The Penelopiad Review – Her Side of the Story

(L-R, in back) Laura Savage, Hannah Whitley, Elizabeth Laidlaw, Allison Sill, Aja Alcazar and Helen Joo Lee. (In front) Jennifer Morrison
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Certain stories can only be described as epic. The decade-long adventures of the ancient Greek hero Odysseus, as told by the poet Homer in The Odyssey, are certainly among them. But what of Penelope, the wife he left behind? Homer’s poem offers glimpses of her life as she wards off suitors eager to claim power by marrying her after her husband’s presumed death. But Margaret Atwood, legendary writer and feminist voice, goes further, centering Penelope and her twelve beloved maids in The Penelopiad, now in production at the Goodman Theatre, under the direction of artistic director Susan V. Booth.

(L-R) Tyler Meredith and Jennifer Morrison

The story starts after Penelope’s death, with the queen of Ithaca narrating her life’s story from the underworld. Shortly after she begins, her twelve maids appear skipping rope and singing, a cutesy melody that contrasts with their dark description of themselves as “the ones you killed.” As Penelope proceeds to describe her early life and eventual marriage to Odysseus, The Maids continue to interject, comparing Penelope’s life of wealth and privilege with their own poverty and constant toil. Eventually, Odysseus leaves to fight in the Trojan War and does not return for twenty years, leaving Penelope to run the kingdom and cope with an influx of rude and misogynistic suitors. In a moment of trademark cleverness, she tells the suitors she will choose a new husband once she has finished weaving a burial shroud for her father-in-law. She and The Maids then conspire to weave the shroud by day and unpick their progress each night so it is never complete.

Jennifer Morrison, Maya Lou Hlava, Allison Sill, Hannah Whitley, Helen Joo Lee, Noelle Kayser, Tyler Meredith and Andrea San Miguel

The play is a lot more fun than it seems like it might be. Despite the cultural heft of the original story and the ultimately tragic fate of The Maids, Atwood manages to imbue the script with plenty of fun and humor. In fact, it’s the play’s light, upbeat tone that makes its darker moments hit harder. A few of these more serious moments tread into overwrought territory (is it really necessary to wash the stage in red when discussing the mass deaths of the defeated Trojans?), but generally the balance between laughter and tears is well-struck. A scene of sexual assault is handled delicately, with the victim receiving community support rarely scene in fiction.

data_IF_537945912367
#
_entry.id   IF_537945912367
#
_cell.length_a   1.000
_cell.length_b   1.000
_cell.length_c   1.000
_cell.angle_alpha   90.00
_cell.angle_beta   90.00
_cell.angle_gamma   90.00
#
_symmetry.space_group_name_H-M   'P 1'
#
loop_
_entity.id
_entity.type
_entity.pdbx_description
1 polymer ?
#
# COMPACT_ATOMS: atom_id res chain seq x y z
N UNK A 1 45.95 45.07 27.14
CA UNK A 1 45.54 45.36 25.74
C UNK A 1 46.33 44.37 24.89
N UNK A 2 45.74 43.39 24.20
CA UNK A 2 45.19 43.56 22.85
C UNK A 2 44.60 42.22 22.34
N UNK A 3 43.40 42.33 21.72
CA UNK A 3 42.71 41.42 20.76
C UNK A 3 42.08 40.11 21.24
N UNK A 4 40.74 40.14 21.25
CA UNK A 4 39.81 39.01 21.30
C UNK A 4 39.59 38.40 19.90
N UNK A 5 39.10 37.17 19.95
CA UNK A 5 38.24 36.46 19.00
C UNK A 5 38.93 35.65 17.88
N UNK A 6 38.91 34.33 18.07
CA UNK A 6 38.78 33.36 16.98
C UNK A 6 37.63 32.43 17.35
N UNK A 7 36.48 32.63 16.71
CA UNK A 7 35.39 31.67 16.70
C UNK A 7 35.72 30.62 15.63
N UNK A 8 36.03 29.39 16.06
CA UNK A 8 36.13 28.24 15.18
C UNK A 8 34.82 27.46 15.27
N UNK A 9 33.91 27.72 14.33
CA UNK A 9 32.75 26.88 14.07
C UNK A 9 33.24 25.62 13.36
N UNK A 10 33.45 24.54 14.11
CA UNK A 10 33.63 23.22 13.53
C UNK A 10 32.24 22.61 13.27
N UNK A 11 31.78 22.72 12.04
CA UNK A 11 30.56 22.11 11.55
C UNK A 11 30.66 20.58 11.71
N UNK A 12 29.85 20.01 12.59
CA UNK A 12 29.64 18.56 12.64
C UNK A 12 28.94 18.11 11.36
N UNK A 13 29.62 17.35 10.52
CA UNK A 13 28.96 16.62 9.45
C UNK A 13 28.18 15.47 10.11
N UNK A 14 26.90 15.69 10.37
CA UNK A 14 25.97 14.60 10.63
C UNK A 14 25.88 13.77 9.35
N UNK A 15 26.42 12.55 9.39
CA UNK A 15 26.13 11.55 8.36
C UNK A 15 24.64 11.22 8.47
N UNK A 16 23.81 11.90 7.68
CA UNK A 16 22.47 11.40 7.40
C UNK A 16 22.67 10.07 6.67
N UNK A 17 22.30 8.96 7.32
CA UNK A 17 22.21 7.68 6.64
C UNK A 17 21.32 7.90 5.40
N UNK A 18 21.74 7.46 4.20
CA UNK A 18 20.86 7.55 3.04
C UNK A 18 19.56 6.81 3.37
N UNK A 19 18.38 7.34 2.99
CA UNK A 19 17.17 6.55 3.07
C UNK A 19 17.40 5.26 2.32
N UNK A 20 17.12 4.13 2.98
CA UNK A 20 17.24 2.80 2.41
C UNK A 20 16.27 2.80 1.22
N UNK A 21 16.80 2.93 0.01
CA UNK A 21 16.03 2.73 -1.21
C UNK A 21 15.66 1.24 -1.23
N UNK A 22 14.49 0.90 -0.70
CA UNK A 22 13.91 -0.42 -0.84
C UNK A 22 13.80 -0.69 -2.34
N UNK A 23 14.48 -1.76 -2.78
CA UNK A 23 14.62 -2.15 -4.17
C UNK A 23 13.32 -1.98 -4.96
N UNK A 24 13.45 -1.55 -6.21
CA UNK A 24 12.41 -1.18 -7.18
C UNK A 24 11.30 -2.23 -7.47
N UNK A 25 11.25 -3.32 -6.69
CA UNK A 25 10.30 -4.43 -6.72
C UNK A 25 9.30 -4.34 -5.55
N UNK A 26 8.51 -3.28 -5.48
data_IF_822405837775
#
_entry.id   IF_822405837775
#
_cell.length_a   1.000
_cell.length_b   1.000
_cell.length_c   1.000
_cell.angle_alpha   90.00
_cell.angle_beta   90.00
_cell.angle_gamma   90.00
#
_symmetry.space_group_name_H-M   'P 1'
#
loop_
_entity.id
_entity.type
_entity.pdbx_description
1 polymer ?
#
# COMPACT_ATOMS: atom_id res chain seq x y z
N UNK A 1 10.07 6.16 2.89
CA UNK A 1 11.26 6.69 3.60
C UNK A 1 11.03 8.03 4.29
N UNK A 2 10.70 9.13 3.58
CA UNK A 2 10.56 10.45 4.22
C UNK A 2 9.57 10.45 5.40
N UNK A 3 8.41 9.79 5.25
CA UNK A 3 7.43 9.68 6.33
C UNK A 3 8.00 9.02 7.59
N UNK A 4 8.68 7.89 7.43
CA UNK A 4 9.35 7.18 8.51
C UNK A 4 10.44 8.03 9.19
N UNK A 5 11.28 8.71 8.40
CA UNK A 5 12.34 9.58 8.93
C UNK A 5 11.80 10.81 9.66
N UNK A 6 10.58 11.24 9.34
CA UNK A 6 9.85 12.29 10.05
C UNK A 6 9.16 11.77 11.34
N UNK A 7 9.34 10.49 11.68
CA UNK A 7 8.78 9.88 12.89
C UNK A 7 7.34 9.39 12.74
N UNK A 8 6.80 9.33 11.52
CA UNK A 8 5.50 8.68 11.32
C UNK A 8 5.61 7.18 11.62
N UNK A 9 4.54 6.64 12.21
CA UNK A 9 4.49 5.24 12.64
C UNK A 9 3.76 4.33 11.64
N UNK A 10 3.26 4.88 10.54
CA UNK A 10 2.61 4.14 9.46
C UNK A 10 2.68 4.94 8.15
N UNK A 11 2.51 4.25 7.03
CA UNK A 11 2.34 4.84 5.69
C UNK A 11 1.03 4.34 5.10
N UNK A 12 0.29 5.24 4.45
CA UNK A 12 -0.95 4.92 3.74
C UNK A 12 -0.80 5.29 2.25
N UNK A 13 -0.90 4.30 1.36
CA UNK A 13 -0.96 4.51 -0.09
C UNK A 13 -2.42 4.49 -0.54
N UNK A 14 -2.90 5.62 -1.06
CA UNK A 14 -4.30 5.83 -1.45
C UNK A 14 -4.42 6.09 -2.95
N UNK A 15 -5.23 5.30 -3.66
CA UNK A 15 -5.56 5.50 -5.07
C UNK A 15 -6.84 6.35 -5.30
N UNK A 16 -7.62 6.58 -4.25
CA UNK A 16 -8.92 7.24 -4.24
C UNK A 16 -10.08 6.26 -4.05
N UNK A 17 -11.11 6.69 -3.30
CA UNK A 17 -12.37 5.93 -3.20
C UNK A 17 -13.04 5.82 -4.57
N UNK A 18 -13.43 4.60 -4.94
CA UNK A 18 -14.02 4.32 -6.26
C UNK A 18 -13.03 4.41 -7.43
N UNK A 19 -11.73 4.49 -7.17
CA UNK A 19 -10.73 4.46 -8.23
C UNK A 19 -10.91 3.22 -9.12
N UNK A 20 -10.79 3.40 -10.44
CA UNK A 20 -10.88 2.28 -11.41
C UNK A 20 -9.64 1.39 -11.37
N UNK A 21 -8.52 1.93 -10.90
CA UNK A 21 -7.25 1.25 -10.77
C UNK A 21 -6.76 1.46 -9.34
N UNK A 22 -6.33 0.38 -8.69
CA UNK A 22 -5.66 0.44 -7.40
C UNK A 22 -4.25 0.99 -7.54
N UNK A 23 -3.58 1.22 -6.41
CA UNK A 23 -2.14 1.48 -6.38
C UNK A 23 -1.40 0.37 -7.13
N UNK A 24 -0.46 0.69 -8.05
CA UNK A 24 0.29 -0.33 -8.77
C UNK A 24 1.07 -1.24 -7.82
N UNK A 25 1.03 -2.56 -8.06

(L-R) Noelle Kayser, Allison Sill, Jennifer Morrison, Aja Alcazar and Laura Savage

Jennifer Morrison makes a spectacular Penelope, approaching the role with both vivacity and nuance. Morrison understands how deeply human her character is. The chorus of Maids is similarly talented across the board, slipping into and out of various characters with ease. I appreciate the diversity of women included in this all-female cast; The Maids represent a wide variety of heights, facial structures, and ethnicities, creating a sense that nearly everyone is welcome in Atwood’s world. It’s unfortunate that none of the cast are plus-sized, especially when paired with a lazy joke about the fatness (and therefore increased undesirability) of one of the suitors.

(L-R) Andrea San Miguel, Noelle Kayser, Tyler Meredith, Allison Sill, Elizabeth Laidlaw, Maya Lou Hlava, Hannah Whitley, Amira Danan, Ericka Ratcliff, Aja Alcazar, Helen Joo Lee and Laura Savage. (In front, with back turned) Jennifer Morrison

The design work here is stunning. Neil Patel’s grand set establishes the epic scale of the story while still allowing for smaller moments to take place in smaller spaces. An enormous version of Penelope’s loom is particularly remarkable and beautifully done. Lighting by Xavier Pierce pays exceptional attention to detail, ensuring what needs to be highlighted is easily seen. Costumes by Kara Harmon are a visual treat and successfully establish character traits with relatively few pieces.

(L-R) Jennifer Morrison

The Penelopiad is a revelation. It’s no wonder the words of Margaret Atwood combined with the direction of Susan V. Booth, the acting of an all-star cast, and the remarkable design work of a talented team have combined to create a play that, like the poem it draws from, can only be described as epic.

Ticket Information

Location: The Goodman Theatre, 170 N Dearborn

Dates: March 2 – 31, 2024

Tickets: $25-90. Available now at the Goodman Theatre website or by phone at 312.443.3800.

All photos by Liz Lauren.


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